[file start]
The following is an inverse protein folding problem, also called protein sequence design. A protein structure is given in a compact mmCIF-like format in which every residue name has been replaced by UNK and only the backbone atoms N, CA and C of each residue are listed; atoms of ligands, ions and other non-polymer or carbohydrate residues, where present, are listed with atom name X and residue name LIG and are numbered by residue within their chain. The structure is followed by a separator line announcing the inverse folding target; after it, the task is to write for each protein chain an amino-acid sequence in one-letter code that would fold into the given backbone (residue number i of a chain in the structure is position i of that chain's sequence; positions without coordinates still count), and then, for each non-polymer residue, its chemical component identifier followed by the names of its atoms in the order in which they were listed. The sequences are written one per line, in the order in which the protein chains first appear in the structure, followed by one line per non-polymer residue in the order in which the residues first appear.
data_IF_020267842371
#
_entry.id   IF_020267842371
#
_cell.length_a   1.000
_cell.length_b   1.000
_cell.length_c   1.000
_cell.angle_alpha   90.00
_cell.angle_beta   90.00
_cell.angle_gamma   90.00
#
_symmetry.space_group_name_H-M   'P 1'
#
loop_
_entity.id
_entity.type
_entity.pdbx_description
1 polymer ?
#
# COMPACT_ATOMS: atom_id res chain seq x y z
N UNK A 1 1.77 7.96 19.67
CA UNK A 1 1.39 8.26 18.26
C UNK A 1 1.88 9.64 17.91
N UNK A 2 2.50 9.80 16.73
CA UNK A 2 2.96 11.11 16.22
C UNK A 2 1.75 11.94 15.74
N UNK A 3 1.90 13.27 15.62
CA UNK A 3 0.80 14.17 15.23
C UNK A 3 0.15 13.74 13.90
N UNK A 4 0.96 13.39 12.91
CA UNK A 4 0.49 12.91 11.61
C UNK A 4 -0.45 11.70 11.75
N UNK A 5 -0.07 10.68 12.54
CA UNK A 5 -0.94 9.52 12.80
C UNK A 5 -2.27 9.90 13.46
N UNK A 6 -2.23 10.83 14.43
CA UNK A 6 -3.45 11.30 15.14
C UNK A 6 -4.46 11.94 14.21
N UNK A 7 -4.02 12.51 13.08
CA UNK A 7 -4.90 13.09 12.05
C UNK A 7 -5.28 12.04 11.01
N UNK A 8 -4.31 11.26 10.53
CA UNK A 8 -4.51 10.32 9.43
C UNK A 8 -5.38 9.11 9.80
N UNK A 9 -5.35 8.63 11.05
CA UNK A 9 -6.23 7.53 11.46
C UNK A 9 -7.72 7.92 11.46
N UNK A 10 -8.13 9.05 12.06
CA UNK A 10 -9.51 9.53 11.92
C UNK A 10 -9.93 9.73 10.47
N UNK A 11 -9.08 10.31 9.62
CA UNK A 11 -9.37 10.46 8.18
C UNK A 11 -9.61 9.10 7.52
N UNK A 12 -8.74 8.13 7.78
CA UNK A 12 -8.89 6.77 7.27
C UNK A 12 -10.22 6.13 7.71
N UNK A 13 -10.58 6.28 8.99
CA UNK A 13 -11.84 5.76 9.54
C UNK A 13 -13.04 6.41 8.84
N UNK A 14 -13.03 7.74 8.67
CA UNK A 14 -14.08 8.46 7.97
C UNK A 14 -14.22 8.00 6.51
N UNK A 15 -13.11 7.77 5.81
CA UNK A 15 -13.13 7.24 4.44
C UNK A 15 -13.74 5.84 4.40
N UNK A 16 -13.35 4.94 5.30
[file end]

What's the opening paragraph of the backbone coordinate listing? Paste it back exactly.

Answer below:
The following is an inverse protein folding problem, also called protein sequence design. A protein structure is given in a compact mmCIF-like format in which every residue name has been replaced by UNK and only the backbone atoms N, CA and C of each residue are listed; atoms of ligands, ions and other non-polymer or carbohydrate residues, where present, are listed with atom name X and residue name LIG and are numbered by residue within their chain. The structure is followed by a separator line announcing the inverse folding target; after it, the task is to write for each protein chain an amino-acid sequence in one-letter code that would fold into the given backbone (residue number i of a chain in the structure is position i of that chain's sequence; positions without coordinates still count), and then, for each non-polymer residue, its chemical component identifier followed by the names of its atoms in the order in which they were listed. The sequences are written one per line, in the order in which the protein chains first appear in the structure, followed by one line per non-polymer residue in the order in which the residues first appear.